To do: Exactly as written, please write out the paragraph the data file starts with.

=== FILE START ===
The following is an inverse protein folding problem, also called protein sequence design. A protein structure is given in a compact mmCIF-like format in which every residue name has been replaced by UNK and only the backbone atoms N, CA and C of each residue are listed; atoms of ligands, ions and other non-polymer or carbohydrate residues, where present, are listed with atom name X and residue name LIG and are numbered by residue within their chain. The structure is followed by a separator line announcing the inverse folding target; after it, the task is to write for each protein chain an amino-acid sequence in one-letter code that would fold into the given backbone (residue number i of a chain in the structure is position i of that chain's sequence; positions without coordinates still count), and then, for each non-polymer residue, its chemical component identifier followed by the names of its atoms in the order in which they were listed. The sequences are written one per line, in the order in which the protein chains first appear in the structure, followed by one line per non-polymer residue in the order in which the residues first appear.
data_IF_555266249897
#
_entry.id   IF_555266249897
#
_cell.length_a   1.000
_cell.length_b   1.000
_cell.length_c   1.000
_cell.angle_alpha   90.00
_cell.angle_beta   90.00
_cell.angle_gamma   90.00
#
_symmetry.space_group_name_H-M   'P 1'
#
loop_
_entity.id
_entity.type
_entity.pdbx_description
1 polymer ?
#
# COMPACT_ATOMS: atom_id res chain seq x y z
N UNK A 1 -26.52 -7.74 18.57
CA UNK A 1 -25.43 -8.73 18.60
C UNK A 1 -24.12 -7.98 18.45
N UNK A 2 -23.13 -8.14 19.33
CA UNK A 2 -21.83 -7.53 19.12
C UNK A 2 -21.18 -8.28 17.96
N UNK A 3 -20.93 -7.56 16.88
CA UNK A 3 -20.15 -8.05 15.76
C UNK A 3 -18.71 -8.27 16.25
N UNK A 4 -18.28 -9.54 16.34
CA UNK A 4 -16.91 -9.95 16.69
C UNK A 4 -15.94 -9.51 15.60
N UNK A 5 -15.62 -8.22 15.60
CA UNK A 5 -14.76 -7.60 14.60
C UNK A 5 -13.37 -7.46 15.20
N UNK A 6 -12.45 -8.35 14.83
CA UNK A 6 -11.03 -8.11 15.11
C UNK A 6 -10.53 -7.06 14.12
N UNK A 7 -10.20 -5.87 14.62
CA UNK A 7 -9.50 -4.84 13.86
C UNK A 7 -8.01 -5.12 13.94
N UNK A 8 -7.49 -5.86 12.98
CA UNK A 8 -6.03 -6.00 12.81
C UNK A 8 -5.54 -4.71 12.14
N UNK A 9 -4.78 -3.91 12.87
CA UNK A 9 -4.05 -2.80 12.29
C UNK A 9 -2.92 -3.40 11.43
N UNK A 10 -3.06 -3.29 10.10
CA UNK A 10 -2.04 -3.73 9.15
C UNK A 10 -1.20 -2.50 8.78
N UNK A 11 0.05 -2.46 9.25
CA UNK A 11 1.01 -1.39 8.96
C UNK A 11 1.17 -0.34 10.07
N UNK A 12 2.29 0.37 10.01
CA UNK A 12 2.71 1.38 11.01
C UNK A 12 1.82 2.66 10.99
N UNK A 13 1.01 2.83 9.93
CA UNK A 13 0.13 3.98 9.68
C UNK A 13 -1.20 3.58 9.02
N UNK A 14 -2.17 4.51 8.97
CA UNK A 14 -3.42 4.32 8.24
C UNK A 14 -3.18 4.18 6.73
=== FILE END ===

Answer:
The following is an inverse protein folding problem, also called protein sequence design. A protein structure is given in a compact mmCIF-like format in which every residue name has been replaced by UNK and only the backbone atoms N, CA and C of each residue are listed; atoms of ligands, ions and other non-polymer or carbohydrate residues, where present, are listed with atom name X and residue name LIG and are numbered by residue within their chain. The structure is followed by a separator line announcing the inverse folding target; after it, the task is to write for each protein chain an amino-acid sequence in one-letter code that would fold into the given backbone (residue number i of a chain in the structure is position i of that chain's sequence; positions without coordinates still count), and then, for each non-polymer residue, its chemical component identifier followed by the names of its atoms in the order in which they were listed. The sequences are written one per line, in the order in which the protein chains first appear in the structure, followed by one line per non-polymer residue in the order in which the residues first appear.